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Infrastructure spending to be used sparingly
Only a small fraction of President Obama’s proposed $274 billion in infrastructure spending to boost the economy will be spent by this fall and the balance won’t be fully disbursed until 2010 or later, according to an analysis by congressional economists.
About $26 billion, just 9 percent, of Mr. Obama’s massive spending plan to create jobs by rebuilding the nation’s roads, bridges, school buildings and other crumbling infrastructure will be spent by Sept. 30, the end of fiscal 2009, according to the Congressional Budget Office, a nonpartisan agency that analyzes tax and spending proposals for Congress.
CBO’s report, which was released to some members of Congress but has not been made public, said that less than half of the $30 billion in highway construction spending sought by House Democrats would get into the nation’s spending pipeline in the next four years, the Associated Press reported Tuesday.
Only about $4 billion in highway funds would get into the economy by September 2010, and about one in seven dollars in the stimulus plan’s $18.5 billion investment in renewable energy resources and energy efficiency programs would be spent by the summer of 2010, the CBO analysis said.
The report’s conclusions were released on the day that Mr. Obama was sworn into office promising in his inaugural address that these and other infrastructure spending will “not only create new jobs,” but also “lay a new foundation for growth.”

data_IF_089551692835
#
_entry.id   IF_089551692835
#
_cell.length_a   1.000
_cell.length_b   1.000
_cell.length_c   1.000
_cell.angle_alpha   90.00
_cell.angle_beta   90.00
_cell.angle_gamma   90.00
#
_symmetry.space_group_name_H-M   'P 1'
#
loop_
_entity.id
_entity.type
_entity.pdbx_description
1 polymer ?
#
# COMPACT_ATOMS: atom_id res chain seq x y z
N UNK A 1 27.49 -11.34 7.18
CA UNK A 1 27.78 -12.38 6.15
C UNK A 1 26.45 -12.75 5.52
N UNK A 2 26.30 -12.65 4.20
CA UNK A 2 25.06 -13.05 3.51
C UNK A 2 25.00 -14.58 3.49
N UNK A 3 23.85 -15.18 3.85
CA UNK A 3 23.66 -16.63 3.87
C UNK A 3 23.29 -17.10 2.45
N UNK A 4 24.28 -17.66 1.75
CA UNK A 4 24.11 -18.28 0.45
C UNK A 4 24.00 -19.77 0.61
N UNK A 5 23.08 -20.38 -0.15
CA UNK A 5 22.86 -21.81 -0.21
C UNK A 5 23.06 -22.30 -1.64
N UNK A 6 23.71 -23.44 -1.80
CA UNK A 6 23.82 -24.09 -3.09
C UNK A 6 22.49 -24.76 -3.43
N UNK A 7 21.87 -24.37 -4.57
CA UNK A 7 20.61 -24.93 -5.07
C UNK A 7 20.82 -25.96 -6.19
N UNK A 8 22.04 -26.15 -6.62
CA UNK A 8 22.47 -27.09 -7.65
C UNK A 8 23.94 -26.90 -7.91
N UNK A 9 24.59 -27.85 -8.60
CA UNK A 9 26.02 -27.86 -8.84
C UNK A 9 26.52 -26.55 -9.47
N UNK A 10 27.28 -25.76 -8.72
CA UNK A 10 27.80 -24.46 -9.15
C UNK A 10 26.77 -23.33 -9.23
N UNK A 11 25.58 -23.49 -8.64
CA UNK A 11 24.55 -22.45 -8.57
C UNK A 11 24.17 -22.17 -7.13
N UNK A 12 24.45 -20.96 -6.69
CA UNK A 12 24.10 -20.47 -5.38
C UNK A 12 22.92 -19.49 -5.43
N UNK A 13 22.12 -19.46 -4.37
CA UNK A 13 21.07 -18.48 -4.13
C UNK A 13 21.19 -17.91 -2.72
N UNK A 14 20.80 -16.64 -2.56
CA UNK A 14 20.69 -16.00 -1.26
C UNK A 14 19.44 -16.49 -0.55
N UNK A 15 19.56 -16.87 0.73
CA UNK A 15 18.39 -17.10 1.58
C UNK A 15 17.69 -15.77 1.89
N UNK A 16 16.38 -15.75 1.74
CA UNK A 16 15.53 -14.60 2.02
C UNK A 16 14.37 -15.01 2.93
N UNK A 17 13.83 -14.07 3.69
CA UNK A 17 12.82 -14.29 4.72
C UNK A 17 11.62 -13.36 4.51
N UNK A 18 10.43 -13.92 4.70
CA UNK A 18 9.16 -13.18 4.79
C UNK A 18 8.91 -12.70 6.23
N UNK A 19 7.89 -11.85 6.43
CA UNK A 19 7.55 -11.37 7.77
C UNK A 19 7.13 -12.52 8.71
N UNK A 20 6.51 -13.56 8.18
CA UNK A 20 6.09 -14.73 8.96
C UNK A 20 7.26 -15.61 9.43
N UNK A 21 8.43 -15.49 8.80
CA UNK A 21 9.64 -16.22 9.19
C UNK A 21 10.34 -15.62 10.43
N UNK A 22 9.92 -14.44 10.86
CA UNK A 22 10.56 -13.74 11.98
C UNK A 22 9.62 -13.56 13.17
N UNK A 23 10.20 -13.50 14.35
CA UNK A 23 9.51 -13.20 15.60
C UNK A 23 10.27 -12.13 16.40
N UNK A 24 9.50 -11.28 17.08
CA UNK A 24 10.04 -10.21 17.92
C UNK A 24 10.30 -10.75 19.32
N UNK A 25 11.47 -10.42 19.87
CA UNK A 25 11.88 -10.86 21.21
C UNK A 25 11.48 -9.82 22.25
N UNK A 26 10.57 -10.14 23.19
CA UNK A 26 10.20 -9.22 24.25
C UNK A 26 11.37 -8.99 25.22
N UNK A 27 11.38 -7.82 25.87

CBO’s findings reinforced those of other economists and policy analysts, including some among Mr. Obama’s own economic advisers, who cautioned that the public works spending to stimulate the economy and create jobs takes a long time - and often is just getting started when the economy is coming out of its recession.
Infrastructure spending was one of the “less-effective options” for breathing new life into the economy, Jason Furman, one of Mr. Obama’s chief economic advisers, wrote in a paper in January 2008.
Big infrastructure spending “might provide an important boost to long-term growth,” he said, but he doubted that it “would generate significant short-term stimulus,” because all too often in the past the money was not spent “until after the economy had recovered.”
Other critics said there were many examples where public works spending was used to jump-start an economy but without success.
“During the 1930s, New Deal lawmakers doubled federal spending - and unemployment remained above 20 percent until World War II. More recently, Japan responded to a 1990 recession by passing 10 ‘stimulus’ bills over eight years … and their economy remained stagnant,” Heritage economic analyst Brian Riedl said in an analysis of Mr. Obama’s spending plans.
“Why do lawmakers believe the same failed approach will succeed for the U.S. today?” Mr. Riedl said.
Many economists are forecasting that the economy should be turning upward by the end of the year, but CBO’s analysis projects that much, if not most, of the infrastructure spending won’t be spent by that time.
Republicans, who are pushing income tax cuts for workers and businesses, also have attacked Mr. Obama’s plan as too costly. They say his overall $825 billion spending and tax cut plans to preserve or create 3 million jobs would cost taxpayers $275,000 per job.
Obama adviser David Axelrod defended Mr. Obama’s economic stimulus proposals Sunday on ABC’s “This Week.”
“I think preventing this country from sliding into as deep an economic emergency as we’ve seen since the Great Depression, preventing double-digit unemployment and laying the groundwork for the future in these areas … is a worthy thing to do,” Mr. Axelrod said.
About the Author
By Emily Miller
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